Final arguments made in Fort Liard murder trial

·4 min read
The door to the house where Danny Klondike and Selena Lomen were living in Fort Liard. (Court documents - image credit)
The door to the house where Danny Klondike and Selena Lomen were living in Fort Liard. (Court documents - image credit)

Warning: this report contains mentions of intimate partner violence and graphic details.

In the early morning hours following a 2018 Halloween party in Fort Liard, N.W.T., a woman fatally stabbed her partner in the chest with a kitchen knife.

Selena Lomen, 23, is standing trial for the second-degree murder of Danny Klondike, 34. She has already admitted to manslaughter in the case.

Lomen appeared virtually in N.W.T. Supreme Court Wednesday to hear final arguments. The Crown prosecutor and her defence lawyer debated the circumstances of Klondike's death, disagreeing about why she stabbed him.

In the moments following Klondike's death, Lomen admitted to RCMP and to Klondike's family that she had stabbed him. In a statement to RCMP, she remembered that Klondike had been stabbed, but had difficulty remembering what happened before and after.

Lawyers debated whether these lapses in memory were due to the traumatic nature of the stabbing or the effects of alcohol.

Lomen's defence lawyer Peter Harte maintains that she should be charged with manslaughter, arguing that evidence suggests she was pursued by Klondike as she tried to leave the house, which resulted in her stabbing him with a kitchen knife.

Crown prosecutor Duane Praught said Harte's version of events was "pure speculation," arguing instead, that Lomen grew angry at Klondike, and intended to stab him knowing that the wound would kill him.

Evidence suggests she wielded the knife with a reverse grip, demonstrating intent, Praught said.

The only injury she self-identified was a cut on her hand, likely from the way she was holding the knife, Praught said.

Lomen and Klondike's relationship 'rocky at best'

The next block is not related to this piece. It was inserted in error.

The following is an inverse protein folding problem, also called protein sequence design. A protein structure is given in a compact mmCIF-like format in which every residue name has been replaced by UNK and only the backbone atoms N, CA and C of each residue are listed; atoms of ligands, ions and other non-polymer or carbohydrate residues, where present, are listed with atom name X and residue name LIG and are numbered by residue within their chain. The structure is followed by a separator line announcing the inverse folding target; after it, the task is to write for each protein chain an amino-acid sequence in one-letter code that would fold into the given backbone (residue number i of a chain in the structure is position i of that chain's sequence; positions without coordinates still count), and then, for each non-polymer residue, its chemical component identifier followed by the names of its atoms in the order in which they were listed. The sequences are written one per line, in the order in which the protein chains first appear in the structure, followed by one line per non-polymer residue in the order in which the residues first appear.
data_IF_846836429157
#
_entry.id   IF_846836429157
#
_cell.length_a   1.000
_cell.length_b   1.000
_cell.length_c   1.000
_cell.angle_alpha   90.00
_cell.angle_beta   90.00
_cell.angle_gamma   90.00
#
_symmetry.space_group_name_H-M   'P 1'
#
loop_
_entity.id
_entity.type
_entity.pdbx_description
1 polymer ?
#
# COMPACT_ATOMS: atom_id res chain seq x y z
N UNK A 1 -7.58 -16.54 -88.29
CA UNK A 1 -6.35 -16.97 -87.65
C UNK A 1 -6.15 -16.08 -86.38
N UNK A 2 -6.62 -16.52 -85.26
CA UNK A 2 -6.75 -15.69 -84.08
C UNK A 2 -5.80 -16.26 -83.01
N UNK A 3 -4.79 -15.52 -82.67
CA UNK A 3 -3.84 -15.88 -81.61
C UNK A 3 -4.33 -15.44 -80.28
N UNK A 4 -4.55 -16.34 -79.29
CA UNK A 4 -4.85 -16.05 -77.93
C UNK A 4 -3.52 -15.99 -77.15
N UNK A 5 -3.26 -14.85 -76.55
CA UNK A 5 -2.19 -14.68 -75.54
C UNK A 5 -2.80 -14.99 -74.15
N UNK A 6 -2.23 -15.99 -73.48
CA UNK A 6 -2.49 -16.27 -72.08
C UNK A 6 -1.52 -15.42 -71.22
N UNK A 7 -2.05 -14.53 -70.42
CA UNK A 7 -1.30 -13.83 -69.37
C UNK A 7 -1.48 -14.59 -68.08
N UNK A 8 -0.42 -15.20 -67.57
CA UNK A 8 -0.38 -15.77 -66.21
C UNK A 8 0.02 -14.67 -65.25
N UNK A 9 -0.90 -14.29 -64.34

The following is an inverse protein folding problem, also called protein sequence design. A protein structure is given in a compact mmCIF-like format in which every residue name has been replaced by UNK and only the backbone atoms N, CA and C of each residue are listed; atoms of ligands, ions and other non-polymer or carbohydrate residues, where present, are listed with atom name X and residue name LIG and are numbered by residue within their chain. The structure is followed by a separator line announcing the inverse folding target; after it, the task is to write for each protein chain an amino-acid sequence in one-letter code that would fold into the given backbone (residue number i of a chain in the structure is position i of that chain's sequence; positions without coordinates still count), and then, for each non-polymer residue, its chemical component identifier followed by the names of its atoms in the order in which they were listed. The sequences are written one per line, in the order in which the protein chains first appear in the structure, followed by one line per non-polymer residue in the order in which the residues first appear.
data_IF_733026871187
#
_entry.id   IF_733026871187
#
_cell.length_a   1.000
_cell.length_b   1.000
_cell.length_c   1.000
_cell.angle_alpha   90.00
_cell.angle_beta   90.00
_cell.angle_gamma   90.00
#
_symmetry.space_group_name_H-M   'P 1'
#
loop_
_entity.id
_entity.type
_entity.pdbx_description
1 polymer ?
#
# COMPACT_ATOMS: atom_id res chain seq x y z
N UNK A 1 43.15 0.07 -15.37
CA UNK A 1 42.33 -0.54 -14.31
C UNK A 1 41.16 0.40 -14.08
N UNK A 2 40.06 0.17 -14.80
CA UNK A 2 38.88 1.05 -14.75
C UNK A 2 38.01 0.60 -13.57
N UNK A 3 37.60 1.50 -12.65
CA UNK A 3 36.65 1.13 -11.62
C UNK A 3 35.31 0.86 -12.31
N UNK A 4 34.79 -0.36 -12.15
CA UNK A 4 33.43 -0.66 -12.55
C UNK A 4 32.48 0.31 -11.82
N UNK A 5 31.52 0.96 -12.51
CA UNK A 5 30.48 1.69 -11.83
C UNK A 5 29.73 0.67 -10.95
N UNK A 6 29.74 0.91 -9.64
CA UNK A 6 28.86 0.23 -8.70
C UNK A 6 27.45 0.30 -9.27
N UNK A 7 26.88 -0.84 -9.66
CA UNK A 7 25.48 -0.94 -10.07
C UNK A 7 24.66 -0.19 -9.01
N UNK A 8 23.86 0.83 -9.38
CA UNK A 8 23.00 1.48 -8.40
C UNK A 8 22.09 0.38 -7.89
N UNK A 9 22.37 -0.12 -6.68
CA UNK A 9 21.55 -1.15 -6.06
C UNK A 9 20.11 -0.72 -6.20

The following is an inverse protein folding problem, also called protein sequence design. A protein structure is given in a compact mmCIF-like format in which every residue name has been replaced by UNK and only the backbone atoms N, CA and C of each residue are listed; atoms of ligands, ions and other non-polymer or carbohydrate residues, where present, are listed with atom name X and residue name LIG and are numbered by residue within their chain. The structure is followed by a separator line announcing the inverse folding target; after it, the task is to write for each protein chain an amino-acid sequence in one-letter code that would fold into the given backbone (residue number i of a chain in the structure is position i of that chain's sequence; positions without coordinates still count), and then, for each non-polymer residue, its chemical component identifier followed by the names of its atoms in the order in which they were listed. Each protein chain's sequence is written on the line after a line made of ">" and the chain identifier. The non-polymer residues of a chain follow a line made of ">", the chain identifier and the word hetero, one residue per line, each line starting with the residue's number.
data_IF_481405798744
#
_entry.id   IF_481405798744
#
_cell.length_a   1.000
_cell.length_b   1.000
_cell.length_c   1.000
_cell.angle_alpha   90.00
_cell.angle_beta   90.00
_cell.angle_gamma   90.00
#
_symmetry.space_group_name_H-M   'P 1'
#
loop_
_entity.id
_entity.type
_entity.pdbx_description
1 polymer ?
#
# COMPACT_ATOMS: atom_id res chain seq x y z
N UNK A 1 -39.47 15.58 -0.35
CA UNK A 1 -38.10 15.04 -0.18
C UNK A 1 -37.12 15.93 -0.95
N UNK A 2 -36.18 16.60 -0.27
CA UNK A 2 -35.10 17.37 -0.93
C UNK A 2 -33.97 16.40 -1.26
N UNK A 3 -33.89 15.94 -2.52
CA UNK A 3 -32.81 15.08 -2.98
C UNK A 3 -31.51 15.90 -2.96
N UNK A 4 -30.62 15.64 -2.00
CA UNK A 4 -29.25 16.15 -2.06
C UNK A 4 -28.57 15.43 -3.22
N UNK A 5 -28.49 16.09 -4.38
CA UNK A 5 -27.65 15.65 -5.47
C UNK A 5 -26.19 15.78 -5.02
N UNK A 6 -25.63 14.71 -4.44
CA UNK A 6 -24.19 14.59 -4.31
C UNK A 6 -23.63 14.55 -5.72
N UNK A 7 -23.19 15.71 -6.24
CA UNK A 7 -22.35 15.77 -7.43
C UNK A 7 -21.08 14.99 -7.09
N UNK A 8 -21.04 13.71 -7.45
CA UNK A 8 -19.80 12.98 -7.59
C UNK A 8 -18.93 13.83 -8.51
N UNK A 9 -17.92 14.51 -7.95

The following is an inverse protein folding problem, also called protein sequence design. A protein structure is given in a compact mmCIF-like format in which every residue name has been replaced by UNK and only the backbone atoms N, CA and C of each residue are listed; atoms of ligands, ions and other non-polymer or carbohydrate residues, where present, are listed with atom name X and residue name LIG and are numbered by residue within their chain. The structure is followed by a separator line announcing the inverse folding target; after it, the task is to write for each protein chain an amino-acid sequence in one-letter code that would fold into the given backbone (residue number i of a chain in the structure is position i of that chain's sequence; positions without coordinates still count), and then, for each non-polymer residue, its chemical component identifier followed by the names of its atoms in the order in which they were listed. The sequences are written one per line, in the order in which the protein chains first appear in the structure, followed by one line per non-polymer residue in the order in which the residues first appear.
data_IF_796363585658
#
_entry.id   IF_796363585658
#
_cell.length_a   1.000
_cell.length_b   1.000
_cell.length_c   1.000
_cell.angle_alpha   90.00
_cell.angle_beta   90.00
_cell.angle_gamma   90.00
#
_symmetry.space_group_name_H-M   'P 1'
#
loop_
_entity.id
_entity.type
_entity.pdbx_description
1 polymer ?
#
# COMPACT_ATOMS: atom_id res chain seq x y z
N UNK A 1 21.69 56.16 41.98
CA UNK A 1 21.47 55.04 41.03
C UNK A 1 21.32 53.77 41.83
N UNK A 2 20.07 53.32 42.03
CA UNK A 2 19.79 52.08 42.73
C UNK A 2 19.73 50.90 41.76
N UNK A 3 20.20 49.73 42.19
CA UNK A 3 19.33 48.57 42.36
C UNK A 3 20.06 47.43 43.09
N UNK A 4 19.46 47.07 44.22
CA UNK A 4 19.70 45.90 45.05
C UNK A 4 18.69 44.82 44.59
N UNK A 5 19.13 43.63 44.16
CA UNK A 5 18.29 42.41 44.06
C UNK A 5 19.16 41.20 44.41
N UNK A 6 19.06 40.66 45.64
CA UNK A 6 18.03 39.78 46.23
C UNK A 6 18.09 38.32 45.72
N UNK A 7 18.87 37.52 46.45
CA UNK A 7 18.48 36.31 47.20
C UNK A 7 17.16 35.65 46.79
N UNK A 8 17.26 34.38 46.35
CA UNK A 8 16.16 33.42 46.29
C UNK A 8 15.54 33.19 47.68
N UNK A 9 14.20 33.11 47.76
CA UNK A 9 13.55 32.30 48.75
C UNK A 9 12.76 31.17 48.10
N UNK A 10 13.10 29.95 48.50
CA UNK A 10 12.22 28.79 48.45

Lomen and Klondike's relationship was described as turbulent in court.

"It was rocky at best.... Lomen in particular, was unhappy," Praught said.

Witnesses say the two often fought over Klondike's drinking, and that in the weeks leading up to Klondike's death, Lomen stayed not only at the home she shared with Klondike, but with relatives in Fort Liard and in Fort Nelson, B.C.

Witnesses said this was because their relationship was fraught with arguments.

'I really don't know what I'm going to do with this case,' says judge

In Harte's closing arguments, he said that Lomen was fearful of what would happen when she returned home to a drunk partner. Witnesses said that Klondike was physically and mentally abusive when he drank.

Harte told the court that Klondike had a history of trying to control Lomen. Before the night Lomen stabbed Danny Klondike, he put her clothes in bags and stored them in his sister's truck so that Lomen could not leave town.

One of Lomen's brothers also confirmed in court that she was forced to quit her gas station job because Klondike accused her of flirting with other men.

Harte also said that Klondike had choked Lomen before and had previously threatened her with physical violence.

Earlier that night, Lomen asked a friend to stay with her. Harte argued that this meant she felt she was at risk.

As a result of this history, Harte said he believed Lomen grabbed the knife to keep Klondike at bay.

Praught disagreed, saying that the defence took "a couple events from the past to create a story."

Danny Klondike, centre, holding a cowboy hat, at a Halloween party the night he died.
Danny Klondike, centre, holding a cowboy hat, at a Halloween party the night he died. (Court documents)

The crown and defence debated how intoxicated Lomen was when the stabbing happened, and if she drank enough to be unable to form the intent to kill.

Second degree murder is a deliberate killing that occurs without planning and does not fall under any of the categories of first degree murder. Intent must be proven in order to be convicted of second degree murder.

The court heard a distraught recording of Lomen made in the first minutes after she surrendered herself to the RCMP.

She wept uncontrollably in the recording. She said "Oh please, god, no, no, no," and repeatedly asked to remove the sweater which had Klondike's blood on it. "You can just put me in jail," she said.

She denied access to a lawyer, saying she didn't deserve one.

In the recording, she followed the officer's commands, which Praught said was evidence that she was not too intoxicated to understand the consequence of her actions.

He also referred to witness testimonies with contrasting views on how much she had to drink that night, but generally suggested she had not consumed too much alcohol.

In his closing argument, Peter Harte said Lomen was likely in shock, with adrenaline affecting her level of consciousness. He added that alcohol affects people differently, and the fact that she appeared responsive, did not rule out the possibility that she was intoxicated.

Praught was skeptical that Lomen was unable to recall events from that evening due to an alcohol-related blackout. Instead, he suggested that some details from that night were likely too traumatic to remember.

Praught said that although Lomen was remorseful and felt guilt and sorrow after the incident, she intended to kill Klondike when she struck him.

Justice Andrew Mahar, who is presiding over the trial said "I really don't know what I'm going to do with this case."

He will submit his final decision on April 23.